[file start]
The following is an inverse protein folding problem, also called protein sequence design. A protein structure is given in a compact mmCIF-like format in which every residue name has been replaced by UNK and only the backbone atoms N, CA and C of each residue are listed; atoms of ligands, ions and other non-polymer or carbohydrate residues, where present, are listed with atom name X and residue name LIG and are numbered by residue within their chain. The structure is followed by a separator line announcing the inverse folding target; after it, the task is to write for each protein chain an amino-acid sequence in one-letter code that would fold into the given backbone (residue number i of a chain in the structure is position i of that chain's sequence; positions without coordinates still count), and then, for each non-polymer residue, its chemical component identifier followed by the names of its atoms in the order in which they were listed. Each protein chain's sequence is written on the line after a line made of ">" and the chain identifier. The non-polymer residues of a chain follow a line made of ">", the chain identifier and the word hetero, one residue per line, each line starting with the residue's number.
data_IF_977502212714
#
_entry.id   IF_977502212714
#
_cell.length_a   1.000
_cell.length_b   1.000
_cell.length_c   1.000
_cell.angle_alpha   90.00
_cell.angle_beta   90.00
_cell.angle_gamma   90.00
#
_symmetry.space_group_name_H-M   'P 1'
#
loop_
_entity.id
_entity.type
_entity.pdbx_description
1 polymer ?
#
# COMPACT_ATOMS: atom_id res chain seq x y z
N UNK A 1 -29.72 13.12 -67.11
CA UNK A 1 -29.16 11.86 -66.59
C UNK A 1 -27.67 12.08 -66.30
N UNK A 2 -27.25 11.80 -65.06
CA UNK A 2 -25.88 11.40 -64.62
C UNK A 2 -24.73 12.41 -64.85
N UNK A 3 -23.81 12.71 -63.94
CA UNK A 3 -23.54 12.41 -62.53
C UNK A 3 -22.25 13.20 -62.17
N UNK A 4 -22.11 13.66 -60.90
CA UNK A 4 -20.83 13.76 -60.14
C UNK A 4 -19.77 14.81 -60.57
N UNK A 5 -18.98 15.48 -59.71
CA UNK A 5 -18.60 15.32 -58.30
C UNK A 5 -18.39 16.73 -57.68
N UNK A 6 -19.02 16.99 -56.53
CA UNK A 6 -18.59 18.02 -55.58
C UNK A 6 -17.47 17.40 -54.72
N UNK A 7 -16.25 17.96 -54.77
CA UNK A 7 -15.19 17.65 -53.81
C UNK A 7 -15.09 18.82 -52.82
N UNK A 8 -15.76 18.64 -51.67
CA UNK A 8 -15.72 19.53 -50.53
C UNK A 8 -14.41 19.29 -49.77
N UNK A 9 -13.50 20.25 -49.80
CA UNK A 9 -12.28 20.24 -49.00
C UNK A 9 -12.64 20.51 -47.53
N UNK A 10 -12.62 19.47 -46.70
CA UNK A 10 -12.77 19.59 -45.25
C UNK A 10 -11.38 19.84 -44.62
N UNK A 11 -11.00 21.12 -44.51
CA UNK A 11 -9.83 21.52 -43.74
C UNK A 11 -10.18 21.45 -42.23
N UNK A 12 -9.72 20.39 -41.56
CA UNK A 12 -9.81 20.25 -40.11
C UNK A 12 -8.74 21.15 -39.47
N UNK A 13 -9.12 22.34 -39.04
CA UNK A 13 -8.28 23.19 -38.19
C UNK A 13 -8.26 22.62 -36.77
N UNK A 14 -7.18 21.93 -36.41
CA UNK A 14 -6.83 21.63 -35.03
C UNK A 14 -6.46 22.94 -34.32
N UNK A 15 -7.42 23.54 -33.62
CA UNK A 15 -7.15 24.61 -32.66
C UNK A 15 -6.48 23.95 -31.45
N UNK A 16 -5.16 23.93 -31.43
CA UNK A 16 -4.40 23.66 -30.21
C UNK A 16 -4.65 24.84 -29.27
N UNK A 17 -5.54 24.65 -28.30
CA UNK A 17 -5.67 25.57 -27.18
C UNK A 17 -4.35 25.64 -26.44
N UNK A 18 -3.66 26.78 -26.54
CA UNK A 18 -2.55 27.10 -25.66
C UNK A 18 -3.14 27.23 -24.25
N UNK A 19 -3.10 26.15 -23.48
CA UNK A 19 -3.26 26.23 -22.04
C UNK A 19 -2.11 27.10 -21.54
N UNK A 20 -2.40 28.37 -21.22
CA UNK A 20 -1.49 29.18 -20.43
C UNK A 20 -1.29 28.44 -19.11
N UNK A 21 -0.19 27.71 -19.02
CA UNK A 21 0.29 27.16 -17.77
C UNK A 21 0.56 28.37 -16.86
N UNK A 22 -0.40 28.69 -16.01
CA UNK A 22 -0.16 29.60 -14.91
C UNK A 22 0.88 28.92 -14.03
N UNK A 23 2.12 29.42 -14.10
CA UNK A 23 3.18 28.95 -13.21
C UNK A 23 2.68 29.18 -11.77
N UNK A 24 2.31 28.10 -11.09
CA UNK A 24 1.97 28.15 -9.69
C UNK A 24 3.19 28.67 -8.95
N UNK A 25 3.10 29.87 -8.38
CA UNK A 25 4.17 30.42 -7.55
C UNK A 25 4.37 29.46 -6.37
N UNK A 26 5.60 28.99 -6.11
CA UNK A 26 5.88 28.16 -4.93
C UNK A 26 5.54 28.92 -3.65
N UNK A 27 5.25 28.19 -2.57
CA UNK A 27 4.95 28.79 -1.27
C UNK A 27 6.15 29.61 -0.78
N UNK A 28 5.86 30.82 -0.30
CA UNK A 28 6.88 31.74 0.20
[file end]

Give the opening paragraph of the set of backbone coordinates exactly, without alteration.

The following is an inverse protein folding problem, also called protein sequence design. A protein structure is given in a compact mmCIF-like format in which every residue name has been replaced by UNK and only the backbone atoms N, CA and C of each residue are listed; atoms of ligands, ions and other non-polymer or carbohydrate residues, where present, are listed with atom name X and residue name LIG and are numbered by residue within their chain. The structure is followed by a separator line announcing the inverse folding target; after it, the task is to write for each protein chain an amino-acid sequence in one-letter code that would fold into the given backbone (residue number i of a chain in the structure is position i of that chain's sequence; positions without coordinates still count), and then, for each non-polymer residue, its chemical component identifier followed by the names of its atoms in the order in which they were listed. Each protein chain's sequence is written on the line after a line made of ">" and the chain identifier. The non-polymer residues of a chain follow a line made of ">", the chain identifier and the word hetero, one residue per line, each line starting with the residue's number.